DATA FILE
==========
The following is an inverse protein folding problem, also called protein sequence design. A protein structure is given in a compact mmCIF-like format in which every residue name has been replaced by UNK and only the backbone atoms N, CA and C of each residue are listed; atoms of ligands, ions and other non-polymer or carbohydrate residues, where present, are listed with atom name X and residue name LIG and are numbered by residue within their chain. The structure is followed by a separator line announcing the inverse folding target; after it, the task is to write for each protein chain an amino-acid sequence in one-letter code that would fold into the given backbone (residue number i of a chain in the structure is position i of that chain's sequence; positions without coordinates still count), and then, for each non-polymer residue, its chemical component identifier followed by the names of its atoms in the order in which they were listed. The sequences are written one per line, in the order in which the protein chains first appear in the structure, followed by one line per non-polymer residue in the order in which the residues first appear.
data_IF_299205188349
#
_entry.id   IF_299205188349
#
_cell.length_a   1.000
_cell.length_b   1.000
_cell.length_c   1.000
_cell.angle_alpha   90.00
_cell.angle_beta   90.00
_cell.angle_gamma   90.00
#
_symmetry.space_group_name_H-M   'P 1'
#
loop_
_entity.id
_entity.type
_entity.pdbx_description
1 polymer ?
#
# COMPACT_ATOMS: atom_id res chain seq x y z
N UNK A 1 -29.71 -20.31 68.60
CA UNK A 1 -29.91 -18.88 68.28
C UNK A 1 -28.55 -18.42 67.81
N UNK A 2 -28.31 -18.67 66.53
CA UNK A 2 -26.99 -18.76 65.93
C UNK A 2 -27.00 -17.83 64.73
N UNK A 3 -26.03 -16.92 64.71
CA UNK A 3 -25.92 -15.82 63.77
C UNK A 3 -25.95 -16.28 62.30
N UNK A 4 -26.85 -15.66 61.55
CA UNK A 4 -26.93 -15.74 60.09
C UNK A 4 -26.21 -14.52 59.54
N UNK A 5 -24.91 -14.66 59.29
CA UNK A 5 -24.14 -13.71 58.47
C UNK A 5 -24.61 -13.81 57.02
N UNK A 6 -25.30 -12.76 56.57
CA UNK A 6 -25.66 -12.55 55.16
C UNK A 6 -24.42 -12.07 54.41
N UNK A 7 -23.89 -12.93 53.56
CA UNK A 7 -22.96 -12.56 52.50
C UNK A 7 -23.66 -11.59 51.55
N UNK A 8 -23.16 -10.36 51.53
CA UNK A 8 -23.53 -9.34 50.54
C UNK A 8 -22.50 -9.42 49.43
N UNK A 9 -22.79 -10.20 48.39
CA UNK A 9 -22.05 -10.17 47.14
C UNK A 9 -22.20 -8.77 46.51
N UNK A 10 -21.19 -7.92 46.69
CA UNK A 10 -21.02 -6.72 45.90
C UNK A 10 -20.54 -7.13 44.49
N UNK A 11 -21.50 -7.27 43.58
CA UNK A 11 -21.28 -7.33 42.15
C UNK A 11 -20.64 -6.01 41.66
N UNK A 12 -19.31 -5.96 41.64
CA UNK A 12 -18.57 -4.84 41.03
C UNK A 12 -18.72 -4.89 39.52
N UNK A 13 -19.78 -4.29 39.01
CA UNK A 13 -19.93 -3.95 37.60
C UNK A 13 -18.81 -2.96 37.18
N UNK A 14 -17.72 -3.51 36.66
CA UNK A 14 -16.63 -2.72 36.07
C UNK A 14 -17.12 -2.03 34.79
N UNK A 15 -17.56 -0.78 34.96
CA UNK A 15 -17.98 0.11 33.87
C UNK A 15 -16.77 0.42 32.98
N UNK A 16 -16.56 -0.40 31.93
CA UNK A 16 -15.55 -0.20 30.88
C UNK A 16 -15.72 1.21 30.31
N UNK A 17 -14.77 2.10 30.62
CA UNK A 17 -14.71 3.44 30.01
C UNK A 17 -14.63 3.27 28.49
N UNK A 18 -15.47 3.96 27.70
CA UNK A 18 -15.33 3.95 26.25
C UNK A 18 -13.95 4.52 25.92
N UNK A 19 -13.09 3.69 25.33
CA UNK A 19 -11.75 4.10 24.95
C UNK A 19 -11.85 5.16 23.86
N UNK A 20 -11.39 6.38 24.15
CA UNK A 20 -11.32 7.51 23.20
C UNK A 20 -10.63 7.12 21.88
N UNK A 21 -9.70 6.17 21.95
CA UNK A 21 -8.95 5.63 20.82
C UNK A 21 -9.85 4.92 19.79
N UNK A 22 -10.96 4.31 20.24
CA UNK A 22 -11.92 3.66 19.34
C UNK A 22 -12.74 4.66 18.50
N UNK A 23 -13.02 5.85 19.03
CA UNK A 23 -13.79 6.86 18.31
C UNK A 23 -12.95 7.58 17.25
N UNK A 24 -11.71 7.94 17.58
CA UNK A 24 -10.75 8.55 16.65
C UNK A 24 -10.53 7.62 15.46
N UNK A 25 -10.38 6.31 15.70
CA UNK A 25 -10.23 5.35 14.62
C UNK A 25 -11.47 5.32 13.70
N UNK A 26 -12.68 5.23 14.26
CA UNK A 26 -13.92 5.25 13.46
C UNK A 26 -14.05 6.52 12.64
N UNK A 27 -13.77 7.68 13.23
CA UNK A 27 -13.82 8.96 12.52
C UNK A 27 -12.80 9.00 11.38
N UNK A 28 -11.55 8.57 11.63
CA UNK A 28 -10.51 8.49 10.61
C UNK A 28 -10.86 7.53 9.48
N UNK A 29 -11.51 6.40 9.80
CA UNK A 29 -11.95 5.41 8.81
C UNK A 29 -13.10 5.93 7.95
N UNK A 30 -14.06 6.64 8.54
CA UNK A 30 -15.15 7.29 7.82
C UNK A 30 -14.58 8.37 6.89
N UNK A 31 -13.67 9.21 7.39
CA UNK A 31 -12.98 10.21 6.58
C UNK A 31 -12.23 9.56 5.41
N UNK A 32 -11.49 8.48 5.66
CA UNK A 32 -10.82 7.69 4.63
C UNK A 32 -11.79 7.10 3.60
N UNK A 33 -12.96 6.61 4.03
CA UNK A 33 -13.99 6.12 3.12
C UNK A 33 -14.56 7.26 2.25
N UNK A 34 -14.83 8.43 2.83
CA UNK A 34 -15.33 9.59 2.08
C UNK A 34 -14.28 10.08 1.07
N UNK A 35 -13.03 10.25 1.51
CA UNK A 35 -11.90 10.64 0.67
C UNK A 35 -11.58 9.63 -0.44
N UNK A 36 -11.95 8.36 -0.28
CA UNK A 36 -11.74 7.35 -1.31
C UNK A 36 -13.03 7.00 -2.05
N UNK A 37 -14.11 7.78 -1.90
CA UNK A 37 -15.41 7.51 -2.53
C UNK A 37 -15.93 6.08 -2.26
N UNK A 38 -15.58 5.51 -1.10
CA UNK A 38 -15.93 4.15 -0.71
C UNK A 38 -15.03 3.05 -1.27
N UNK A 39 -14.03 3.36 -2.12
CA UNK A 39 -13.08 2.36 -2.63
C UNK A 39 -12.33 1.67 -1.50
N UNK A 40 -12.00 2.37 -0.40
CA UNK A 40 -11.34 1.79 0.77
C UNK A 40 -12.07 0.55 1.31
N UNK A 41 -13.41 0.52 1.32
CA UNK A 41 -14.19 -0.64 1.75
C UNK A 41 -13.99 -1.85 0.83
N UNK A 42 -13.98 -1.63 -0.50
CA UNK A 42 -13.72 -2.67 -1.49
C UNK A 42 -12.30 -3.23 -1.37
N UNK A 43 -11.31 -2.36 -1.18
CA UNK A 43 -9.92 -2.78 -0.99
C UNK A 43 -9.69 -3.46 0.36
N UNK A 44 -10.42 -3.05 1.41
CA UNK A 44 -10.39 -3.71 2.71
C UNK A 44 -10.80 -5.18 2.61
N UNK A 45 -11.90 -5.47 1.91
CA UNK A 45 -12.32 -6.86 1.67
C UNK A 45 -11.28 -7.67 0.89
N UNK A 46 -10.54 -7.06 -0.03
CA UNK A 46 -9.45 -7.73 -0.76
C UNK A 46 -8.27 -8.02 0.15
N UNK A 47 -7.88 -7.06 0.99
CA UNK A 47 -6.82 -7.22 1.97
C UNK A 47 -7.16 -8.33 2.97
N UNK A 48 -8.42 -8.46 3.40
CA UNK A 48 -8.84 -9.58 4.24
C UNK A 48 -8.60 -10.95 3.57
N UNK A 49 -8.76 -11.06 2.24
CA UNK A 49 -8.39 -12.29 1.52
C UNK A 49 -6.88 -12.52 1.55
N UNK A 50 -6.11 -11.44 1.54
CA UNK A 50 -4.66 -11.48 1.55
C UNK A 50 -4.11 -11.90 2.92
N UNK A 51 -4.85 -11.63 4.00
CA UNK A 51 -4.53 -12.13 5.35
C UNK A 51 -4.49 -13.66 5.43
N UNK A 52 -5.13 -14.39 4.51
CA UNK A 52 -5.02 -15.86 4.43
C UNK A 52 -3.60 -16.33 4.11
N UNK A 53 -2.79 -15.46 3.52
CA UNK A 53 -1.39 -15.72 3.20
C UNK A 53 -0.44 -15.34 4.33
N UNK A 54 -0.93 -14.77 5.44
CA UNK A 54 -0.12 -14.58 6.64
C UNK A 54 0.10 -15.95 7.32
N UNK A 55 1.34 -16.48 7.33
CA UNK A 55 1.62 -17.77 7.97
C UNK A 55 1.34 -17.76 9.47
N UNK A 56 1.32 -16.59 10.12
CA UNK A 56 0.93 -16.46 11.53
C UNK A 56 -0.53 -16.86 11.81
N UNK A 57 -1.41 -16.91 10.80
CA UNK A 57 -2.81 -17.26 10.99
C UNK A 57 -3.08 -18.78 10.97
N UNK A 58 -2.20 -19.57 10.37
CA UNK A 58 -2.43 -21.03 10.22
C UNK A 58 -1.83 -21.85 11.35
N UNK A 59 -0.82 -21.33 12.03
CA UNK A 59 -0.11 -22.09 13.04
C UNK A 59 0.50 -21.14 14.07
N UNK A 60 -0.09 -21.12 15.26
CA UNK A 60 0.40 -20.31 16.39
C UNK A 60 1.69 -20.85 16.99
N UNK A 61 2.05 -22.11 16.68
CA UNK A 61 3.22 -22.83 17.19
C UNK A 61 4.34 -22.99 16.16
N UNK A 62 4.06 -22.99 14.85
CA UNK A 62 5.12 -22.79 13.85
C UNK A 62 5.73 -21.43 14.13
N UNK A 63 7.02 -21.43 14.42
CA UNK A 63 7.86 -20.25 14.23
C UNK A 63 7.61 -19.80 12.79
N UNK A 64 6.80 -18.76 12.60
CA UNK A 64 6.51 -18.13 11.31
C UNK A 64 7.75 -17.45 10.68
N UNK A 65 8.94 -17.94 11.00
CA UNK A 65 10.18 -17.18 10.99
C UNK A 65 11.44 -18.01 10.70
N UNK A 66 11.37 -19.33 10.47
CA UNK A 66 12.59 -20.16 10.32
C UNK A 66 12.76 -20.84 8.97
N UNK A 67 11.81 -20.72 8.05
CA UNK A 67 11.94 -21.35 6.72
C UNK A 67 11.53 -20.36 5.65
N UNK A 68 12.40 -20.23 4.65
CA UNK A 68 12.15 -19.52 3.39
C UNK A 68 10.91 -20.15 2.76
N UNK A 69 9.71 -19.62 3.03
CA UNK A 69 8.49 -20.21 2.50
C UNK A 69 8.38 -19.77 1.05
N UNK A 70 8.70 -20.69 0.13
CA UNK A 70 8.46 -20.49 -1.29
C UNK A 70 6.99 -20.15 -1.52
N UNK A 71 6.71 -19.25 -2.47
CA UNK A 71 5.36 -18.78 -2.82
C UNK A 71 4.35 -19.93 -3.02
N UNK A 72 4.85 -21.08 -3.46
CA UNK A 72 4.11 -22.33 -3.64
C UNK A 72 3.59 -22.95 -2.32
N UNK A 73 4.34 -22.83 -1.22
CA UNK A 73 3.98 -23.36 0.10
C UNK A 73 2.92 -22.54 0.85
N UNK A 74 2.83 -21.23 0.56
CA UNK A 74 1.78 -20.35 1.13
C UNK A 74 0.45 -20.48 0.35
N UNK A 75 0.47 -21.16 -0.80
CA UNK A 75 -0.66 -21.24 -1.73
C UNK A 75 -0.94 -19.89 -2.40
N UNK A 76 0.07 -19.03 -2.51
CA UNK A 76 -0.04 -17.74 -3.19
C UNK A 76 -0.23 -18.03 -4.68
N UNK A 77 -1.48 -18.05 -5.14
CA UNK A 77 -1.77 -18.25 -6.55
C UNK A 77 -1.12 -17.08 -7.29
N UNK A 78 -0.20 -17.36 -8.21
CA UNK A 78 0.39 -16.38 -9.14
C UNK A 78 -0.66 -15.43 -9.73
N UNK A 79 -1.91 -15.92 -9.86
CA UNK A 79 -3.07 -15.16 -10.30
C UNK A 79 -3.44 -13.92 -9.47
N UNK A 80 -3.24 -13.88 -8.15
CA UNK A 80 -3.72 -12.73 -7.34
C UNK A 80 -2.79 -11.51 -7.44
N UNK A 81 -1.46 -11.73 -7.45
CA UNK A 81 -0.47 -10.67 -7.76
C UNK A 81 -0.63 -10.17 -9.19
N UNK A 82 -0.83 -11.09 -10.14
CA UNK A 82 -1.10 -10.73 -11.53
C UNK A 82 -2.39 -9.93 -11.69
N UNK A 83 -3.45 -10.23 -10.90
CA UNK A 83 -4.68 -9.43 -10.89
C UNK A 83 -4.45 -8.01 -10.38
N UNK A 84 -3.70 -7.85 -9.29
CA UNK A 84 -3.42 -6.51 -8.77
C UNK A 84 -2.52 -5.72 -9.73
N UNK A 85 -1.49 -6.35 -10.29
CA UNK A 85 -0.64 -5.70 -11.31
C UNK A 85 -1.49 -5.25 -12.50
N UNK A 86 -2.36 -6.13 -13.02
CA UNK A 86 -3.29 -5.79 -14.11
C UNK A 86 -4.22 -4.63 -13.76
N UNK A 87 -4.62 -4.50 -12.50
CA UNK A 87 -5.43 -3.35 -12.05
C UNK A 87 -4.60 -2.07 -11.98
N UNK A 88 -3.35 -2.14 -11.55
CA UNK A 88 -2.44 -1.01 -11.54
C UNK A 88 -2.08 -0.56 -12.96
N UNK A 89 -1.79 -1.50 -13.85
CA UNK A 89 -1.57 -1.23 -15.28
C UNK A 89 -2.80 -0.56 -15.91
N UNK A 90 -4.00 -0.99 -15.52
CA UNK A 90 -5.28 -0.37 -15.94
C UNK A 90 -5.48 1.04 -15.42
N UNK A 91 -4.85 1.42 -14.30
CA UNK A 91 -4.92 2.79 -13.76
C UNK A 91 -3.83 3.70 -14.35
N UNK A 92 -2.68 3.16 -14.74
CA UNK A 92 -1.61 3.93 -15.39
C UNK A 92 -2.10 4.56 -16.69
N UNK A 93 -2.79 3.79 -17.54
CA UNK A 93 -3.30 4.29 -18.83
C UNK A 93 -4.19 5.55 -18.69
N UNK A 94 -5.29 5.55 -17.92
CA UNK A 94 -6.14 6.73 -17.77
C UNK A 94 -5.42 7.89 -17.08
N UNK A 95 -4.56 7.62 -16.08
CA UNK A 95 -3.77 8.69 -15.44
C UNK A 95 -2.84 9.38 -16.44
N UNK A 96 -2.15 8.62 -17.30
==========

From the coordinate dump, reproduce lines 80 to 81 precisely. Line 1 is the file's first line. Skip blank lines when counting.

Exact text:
CA UNK A 20 -11.32 7.51 23.20
C UNK A 20 -10.63 7.12 21.88